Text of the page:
Most people would not voluntarily live in the middle of a remote lava field. Artist César Manrique decided to build his dream house there.
Manrique’s home is on the tiny island of Lanzarote, one of the Spanish Canary Islands off the coast of northwestern Africa. That’s where the world’s longest volcanic eruption took place. For six years, starting in 1730, lava spewed forth from a series of volcanoes there. The molten rock submerged a quarter of the island.
At the time this cataclysmic event forced many islanders to flee for new lives abroad. Eventually Lanzarote´s volcanic landscape became one of the island’s major assets. Travelers began to flock here to see the island’s eerie landscapes and spent volcanoes. Tourism set the island on a path to be submerged again—this time beneath a sea of high-rise hotels.
And Lanzarote would have gotten to that point, overrun by package tourists, if it weren’t for César Manrique. Manrique became enamored with Lanzarote’s beautiful landscape as a child during the 1920s. He incorporated its stark colors and textures into his work as an artist. When he saw his beloved island’s nature threatened, Manrique advocated regulations that forbid any structure on the island taller than a palm tree. He also sought to show the islanders a more ecologically friendly way to live when he built his own house in 1968.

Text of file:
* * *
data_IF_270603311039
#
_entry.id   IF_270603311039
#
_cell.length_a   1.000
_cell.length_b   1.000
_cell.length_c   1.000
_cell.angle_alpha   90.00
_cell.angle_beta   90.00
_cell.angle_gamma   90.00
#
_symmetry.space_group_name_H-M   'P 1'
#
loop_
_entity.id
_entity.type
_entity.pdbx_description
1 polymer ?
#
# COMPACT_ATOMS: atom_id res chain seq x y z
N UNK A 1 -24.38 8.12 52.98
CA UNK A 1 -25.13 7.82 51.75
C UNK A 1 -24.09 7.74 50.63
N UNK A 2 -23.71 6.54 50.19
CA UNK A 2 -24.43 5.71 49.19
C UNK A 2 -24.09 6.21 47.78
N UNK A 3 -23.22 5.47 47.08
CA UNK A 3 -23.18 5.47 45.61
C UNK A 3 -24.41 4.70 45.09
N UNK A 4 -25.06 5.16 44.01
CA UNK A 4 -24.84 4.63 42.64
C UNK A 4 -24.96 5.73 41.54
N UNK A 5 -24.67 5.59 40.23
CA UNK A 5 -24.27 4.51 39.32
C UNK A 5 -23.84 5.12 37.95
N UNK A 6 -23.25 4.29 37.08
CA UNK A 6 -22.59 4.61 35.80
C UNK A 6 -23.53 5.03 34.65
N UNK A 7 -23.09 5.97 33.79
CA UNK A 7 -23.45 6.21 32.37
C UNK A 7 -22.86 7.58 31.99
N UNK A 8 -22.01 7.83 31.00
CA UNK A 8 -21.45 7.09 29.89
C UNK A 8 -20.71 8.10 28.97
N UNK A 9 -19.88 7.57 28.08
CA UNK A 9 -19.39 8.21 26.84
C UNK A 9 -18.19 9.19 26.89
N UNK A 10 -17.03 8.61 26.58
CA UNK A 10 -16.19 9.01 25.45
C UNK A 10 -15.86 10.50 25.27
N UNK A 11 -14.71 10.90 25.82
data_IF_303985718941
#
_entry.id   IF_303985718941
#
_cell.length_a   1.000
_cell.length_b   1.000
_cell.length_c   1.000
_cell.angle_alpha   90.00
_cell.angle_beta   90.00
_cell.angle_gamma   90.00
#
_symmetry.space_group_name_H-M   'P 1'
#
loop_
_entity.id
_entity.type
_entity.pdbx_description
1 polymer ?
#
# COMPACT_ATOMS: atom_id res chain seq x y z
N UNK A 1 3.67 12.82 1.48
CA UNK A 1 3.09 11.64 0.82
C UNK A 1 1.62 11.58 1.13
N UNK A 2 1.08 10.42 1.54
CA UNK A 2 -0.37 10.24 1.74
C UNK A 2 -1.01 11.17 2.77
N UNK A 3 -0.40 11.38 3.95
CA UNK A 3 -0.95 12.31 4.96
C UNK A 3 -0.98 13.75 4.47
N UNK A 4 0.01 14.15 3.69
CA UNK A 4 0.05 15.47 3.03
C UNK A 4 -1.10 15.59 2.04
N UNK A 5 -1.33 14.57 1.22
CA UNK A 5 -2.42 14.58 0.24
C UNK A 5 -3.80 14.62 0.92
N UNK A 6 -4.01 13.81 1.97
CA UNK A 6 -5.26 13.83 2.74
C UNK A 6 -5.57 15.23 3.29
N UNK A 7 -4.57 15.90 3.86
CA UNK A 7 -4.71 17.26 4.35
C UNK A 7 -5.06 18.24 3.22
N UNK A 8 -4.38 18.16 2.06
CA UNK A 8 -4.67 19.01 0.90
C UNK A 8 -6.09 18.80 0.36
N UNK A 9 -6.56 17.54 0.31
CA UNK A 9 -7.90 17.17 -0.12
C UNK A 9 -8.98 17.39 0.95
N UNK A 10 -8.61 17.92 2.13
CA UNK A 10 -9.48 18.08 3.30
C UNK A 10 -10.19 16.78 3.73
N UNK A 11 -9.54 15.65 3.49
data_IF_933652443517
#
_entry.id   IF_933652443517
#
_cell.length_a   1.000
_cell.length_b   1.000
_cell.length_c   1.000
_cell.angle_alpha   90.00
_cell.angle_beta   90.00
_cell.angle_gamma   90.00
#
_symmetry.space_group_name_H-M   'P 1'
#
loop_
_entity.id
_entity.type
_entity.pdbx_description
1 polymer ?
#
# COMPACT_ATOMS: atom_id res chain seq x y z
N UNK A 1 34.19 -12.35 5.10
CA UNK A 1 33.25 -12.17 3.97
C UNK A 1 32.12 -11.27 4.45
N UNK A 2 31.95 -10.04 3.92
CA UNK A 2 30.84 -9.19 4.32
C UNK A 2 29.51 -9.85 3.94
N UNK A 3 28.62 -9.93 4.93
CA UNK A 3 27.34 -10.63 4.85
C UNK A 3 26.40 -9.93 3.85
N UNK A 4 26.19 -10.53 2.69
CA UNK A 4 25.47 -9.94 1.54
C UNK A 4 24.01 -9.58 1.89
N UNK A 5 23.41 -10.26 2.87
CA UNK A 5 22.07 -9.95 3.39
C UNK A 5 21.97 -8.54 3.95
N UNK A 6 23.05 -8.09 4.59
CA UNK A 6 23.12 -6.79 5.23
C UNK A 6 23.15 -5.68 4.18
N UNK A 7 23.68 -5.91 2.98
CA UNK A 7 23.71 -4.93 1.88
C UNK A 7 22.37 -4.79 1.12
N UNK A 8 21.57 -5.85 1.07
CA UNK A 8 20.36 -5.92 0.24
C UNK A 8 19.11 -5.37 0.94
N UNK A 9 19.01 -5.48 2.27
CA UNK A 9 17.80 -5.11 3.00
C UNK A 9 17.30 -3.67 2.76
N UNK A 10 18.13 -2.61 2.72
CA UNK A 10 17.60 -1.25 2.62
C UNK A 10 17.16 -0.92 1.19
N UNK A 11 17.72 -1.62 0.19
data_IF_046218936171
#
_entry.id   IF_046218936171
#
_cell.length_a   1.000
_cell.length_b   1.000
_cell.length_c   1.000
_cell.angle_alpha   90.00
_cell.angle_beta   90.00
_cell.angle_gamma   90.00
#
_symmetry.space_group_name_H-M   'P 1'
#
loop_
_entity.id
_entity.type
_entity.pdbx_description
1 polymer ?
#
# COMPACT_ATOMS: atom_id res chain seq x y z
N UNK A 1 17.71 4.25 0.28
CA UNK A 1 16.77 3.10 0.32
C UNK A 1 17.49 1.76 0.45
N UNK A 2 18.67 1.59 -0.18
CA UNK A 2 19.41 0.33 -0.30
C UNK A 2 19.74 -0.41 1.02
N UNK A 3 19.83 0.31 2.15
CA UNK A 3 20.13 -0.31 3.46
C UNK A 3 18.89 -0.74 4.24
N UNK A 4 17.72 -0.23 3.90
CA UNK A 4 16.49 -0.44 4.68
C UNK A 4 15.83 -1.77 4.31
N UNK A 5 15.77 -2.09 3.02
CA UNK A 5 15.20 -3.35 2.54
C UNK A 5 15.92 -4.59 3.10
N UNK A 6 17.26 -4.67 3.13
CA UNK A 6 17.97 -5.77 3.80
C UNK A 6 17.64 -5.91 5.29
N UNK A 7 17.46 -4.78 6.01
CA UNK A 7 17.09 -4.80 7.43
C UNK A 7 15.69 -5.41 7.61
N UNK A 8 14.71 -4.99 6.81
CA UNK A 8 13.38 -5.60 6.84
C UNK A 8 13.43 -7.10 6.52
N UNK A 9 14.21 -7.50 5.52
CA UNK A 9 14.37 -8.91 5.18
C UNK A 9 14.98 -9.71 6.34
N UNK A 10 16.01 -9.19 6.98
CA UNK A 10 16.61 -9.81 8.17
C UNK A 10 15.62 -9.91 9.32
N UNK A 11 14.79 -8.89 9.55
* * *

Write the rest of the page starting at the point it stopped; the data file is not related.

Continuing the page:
Visitors enter his home through double doors which open directly onto a small courtyard, where the top of a palm tree can be seen poking out of one of the volcanic bubbles below. Before descending a volcanic stone staircase into the five volcanic chambers.
Each of these living spaces has an individual character. The White Room for example pays homage to the work of fellow artists such as Goergia O´Keeffe and Barbara Hepworth. Whilst the Red Room features Manrique’s life sized wooden sculpture Man and His Shadow. And feels like stepping into an underground 70s lounge or into an artistic version of The Hatch in Lost.
After his death in 1992, Manrique’s house became the headquarters for a foundation that opened the former artist’s abode to the public. Tours are available daily from 10am to 7pm.
Manrique’s home is not the only cool attraction on Lanzarote. At Timanfaya National Park you can tour spectacular volcanic landscraps by camel. Mirador del Rio is a café built into the rock above the island’s northern coast. And Jameos del Agua is a cave complex containing a theater, swimming pool and nightclub that César Manrique himself declared to be the world’s most beautiful. For all the details check out the Lanzarote Guidebook’s site.
Around Lanzarote Island
Jameos del Agua:
Mirador del Rio:
Timanfaya National Park: